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Starred Review. In the absence of any original manuscripts of the books of the New Testament, how can we be sure that we're getting the intended words and meaning? Ehrman, professor of religion at UNC–Chapel Hill, has devoted his life to the study of such questions and here offers an engaging and fascinating look at the way scholars try to answer them. Part memoir, part history and part critical study, he traces the development of the academic discipline called textual criticism, which uses external and internal evidence to evaluate and compare ancient manuscripts in order to find the best readings. Ehrman points out that scribes altered almost all of the manuscripts we now have. In the early days of the Christian movement, scribal error often arose simply from unintentional omissions of words or lines. As Christianity evolved into an official religion under Constantine, however, scribes often added material to existing manuscripts or altered them to provide scriptural support for Christian doctrine or to enforce specific views about women, Jews or pagans. Ehrman's absorbing story, fresh and lively prose and seasoned insights into the challenges of recreating the texts of the New Testament ensure that readers might never read the Gospels or Paul's letters the same way again. (Nov.)
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The popular perception of the Bible as a divinely perfect book receives scant support from Ehrman, who sees in Holy Writ ample evidence of human fallibility and ecclesiastical politics. Though himself schooled in evangelical literalism, Ehrman has come to regard his earlier faith in the inerrant inspiration of the Bible as misguided, given that the original texts have disappeared and that the extant texts available do not agree with one another. Most of the textual discrepancies, Ehrman acknowledges, matter little, but some do profoundly affect religious doctrine. To assess how ignorant or theologically manipulative scribes may have changed the biblical text, modern scholars have developed procedures for comparing diverging texts. And in language accessible to nonspecialists, Ehrman explains these procedures and their results. He further explains why textual criticism has frequently sparked intense controversy, especially among scripture-alone Protestants. In discounting not only the authenticity of existing manuscripts but also the inspiration of the original writers, Ehrman will deeply divide his readers. Although he addresses a popular audience, he undercuts the very religious attitudes that have made the Bible a popular book. Still, this is a useful overview for biblical history collections. Bryce Christensen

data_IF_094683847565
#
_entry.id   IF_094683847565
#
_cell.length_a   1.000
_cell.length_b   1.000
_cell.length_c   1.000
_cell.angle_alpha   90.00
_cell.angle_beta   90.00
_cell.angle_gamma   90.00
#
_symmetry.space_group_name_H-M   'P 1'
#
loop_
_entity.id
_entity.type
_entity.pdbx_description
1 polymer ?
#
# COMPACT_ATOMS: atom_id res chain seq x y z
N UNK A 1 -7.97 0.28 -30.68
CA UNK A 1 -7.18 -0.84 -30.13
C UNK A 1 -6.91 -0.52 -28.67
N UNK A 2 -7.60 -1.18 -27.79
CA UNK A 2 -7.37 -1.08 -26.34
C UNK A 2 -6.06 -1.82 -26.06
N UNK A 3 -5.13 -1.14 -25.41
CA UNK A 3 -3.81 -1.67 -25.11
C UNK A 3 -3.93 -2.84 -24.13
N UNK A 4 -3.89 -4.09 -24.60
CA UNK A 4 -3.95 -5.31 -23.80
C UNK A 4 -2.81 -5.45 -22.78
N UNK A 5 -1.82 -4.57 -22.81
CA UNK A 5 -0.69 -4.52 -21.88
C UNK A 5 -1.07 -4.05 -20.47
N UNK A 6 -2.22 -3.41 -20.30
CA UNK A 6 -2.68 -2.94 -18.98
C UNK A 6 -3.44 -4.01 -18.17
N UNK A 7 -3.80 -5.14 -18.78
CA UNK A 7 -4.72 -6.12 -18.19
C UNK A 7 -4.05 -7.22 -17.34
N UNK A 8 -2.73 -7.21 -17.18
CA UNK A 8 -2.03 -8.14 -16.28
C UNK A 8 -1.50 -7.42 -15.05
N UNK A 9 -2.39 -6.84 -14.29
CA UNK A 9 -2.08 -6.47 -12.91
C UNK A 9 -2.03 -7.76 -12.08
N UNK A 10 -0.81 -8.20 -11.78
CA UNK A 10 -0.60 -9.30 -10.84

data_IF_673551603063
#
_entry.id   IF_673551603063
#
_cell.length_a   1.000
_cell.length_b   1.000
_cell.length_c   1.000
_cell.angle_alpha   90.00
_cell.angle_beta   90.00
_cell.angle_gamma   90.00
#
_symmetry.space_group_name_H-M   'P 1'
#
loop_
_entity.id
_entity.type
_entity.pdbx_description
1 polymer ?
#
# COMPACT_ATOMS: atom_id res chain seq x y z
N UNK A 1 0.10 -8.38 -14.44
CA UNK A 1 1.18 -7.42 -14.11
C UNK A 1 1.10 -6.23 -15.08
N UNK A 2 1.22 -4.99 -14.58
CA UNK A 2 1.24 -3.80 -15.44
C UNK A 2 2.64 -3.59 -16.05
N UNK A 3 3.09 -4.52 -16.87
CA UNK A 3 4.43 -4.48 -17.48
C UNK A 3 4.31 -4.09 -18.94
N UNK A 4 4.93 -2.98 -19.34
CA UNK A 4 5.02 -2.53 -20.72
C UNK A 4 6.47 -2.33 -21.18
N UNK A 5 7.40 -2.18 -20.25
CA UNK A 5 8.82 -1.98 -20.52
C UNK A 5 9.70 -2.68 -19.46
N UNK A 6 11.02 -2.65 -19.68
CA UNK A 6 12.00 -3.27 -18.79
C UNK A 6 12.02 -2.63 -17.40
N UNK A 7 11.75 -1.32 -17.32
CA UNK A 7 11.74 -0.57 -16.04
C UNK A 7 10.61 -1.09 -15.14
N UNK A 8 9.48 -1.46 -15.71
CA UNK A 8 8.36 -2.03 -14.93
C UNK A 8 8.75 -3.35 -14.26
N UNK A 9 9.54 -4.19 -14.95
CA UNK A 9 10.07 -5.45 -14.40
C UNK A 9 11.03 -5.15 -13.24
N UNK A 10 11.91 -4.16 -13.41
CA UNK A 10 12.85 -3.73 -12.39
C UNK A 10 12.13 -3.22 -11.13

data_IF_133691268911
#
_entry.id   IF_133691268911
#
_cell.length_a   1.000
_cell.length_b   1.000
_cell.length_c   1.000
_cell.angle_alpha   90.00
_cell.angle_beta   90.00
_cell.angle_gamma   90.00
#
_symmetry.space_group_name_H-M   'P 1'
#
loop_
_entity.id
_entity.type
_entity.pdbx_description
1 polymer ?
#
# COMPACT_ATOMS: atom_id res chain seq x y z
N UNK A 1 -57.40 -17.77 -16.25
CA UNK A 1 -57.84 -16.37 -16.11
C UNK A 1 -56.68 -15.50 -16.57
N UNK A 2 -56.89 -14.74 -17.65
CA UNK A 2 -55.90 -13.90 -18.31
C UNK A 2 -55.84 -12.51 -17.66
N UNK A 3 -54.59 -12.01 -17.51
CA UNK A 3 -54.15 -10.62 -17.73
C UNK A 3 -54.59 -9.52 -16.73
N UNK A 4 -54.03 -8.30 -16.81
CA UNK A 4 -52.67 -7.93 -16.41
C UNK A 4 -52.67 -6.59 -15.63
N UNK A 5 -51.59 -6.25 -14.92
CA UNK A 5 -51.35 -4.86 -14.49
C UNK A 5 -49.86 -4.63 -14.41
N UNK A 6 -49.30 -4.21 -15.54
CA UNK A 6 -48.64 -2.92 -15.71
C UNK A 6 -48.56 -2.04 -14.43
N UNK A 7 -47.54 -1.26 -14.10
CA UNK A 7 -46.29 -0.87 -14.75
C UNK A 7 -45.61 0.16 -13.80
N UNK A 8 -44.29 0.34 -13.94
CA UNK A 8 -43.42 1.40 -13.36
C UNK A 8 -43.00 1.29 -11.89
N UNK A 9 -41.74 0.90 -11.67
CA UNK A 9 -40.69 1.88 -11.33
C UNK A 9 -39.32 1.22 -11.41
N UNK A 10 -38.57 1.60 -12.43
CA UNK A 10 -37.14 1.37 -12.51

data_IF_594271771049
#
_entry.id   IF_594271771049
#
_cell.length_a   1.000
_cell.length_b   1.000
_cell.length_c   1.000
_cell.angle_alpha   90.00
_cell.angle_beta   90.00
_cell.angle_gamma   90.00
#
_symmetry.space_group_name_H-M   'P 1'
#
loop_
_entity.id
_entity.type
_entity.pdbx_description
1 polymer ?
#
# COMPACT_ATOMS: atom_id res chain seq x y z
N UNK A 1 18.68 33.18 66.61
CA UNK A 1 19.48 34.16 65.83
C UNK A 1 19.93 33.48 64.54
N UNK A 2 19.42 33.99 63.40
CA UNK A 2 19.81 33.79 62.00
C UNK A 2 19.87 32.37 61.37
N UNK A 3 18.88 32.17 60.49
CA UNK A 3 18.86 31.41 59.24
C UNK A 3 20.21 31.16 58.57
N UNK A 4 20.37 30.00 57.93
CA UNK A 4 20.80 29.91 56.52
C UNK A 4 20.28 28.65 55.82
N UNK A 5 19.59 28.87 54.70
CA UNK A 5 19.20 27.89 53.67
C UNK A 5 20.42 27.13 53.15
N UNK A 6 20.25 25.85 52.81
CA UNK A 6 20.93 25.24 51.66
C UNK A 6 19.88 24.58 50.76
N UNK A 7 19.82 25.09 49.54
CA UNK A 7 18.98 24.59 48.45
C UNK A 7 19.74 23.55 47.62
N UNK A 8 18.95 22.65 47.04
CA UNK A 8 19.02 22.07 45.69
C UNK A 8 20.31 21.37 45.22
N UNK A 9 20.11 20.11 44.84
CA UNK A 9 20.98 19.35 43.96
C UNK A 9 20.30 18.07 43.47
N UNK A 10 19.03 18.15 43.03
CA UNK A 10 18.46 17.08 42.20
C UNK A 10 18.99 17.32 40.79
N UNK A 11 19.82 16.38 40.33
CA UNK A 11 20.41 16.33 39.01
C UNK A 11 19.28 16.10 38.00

Copyright © American Library Association. All rights reserved --This text refers to an out of print or unavailable edition of this title.
Without going into details, I can safely say that I enjoyed the book. The content is broad, however, so insufficient by itself for an in-depth study. Read morePublished 6 months ago by C E.
Ehrman's thesis was quite clear half way through the book. He made his point with an abundance of evidence that was similar in nature and hence somewhat repetitive. Read morePublished 19 months ago by Terrence LeBlanc
No doubt Ehrman knows his stuff but this book repeats the same theme over and over. It could have a lot shorter.Published on May 9 2013 by Amazon Customer
This book is a very readable and lively introduction to the biblical study of textual-criticism. It shows the importance of the work of these scholarly text-men, and the impact... Read morePublished on April 20 2012 by Ted Mallar
Like Ehrman I've passed through many different phases of my spirituality. As a one time fundamentalist born again Christian I've been for many years both vaguely aware of and... Read morePublished on Dec 17 2011 by Nick
I'm not a Christian. Additionally, even as I do not believe in organized religion ('I'm not a joiner' combined with 'I wouldn't want to be a member of any organization that would... Read morePublished on June 26 2010 by Schmadrian
This book is a fascinating study in how the Bible came into existence and how its contents can be evaluated. Read morePublished on April 11 2010 by Sverre Svendsen
Professor Ehrman has done the world a great service in bringing between the covers of a single book many of the problems and controversies that have plagued Christianity from the... Read morePublished on Jan. 17 2009 by John Howard Reid